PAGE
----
The Minnesota House approved medical marijuana legislation Friday with overwhelming support that cut across party lines.
It's passage, with a 86-39 vote, leaves Minnesota poised to become the 22nd state with a medical marijuana program. What that program will look like is still up in the air. A conference committee is now tasked with hashing out two very different bills before dropping the final decision on Gov. Mark Dayton.
The House version, lead by Carly Melin (DFL-Hibbin), is far more conservative. Melin acknowledges that the proposal wasn't as broad and inclusive as some had hoped, "but I can't take an all-or-nothing approach this session," she says. "We need to provide relief for these families now."
The Senate bill, which was approved Wednesday and spearheaded by Scott Dibble (DFL-Minneapolis), has neither the support of law enforcement nor the governor, but it saves both the state and patients more money, and provides a wider reaching distribution system for a great number of people in pain. It passed with overwhelming support on Wednesday, despite the efforts of some boring old biddies to paint marijuana as a mysterious substance and a killer.
On Friday, the Reefer Madness baton passed to Rep. Bob Barett (R-Lindstrom), a marketing executive at Hazelden Foundation treatment center. In support of an amendment that would have prevented the public health commissioner from approving other marijuana delivery methods, Barrett gave the example of a Wyoming student who, in April, ate a few too many marijuana cookies, then fell to his death from a balcony in Denver.
Barrett asserted that he was just as compassionate as anyone else -- his wife, in fact, could benefit from medical marijuana. However, he disapproves of the plant generally, because of its potential for addiction.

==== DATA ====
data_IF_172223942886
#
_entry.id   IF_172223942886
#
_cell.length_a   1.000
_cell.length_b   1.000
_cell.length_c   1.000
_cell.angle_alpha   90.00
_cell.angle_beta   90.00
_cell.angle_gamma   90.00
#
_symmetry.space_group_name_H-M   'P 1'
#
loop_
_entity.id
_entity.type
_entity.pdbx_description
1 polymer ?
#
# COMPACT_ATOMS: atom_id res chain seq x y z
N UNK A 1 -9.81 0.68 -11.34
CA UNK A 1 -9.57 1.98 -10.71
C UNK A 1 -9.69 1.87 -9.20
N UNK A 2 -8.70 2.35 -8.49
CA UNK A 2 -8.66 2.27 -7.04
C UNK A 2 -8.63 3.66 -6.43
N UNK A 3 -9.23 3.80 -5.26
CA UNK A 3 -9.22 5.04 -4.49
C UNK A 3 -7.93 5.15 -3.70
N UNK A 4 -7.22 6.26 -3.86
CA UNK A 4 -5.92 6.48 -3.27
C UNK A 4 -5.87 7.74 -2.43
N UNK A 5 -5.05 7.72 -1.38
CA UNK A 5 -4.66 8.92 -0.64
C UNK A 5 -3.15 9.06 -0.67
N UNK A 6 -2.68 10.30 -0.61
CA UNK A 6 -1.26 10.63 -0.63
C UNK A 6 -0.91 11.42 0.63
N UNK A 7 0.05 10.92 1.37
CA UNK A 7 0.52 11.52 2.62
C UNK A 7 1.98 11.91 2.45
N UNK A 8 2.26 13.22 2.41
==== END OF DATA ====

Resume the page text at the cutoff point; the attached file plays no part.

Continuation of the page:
"I empathize with the moms and dads and kids (who could also benefit)," he says, "but see too many unintended negative consequences of this bill."
One opponent after another argued that Minnesota was bypassing a process that normally involves the FDA, and urged fellow representatives to wait. The task of shattering this pipe dream fell to Rep. Tara Mack (R-Apple Valley), who reminded the floor that the federal government has stymied research.
As for the question of marijuana's addictive nature, she added, "We all know addiction is a symptom of much bigger issues in society."
But as much grief as Melin has gotten for buckling to the pressures of the state's top cops and prosecutors, several legislators went on record Friday saying they favored her bill over Dibble's. Rep. Rod Hamilton (R-Mountain Lake) credited patient-activists like the Weavers as well as his own family members for helping him see the light. A decade ago, when the issue came up in the House, he dismissed it out of hand.
"I'm proud to be a flip-flopper on this issue and you have my support," he says.
After the vote, Hamilton bumped into one of those patients who helped change his mind -- Pat McClellan, a former chef who suffers from Muscular Dystrophy. Both men smiled and leaned on their canes, pumping hands. McClellan searched helplessly for the right words of gratitude, the tears flowing from his eyes.
"Thank you," he says. "That's all I've got to say -- thank you."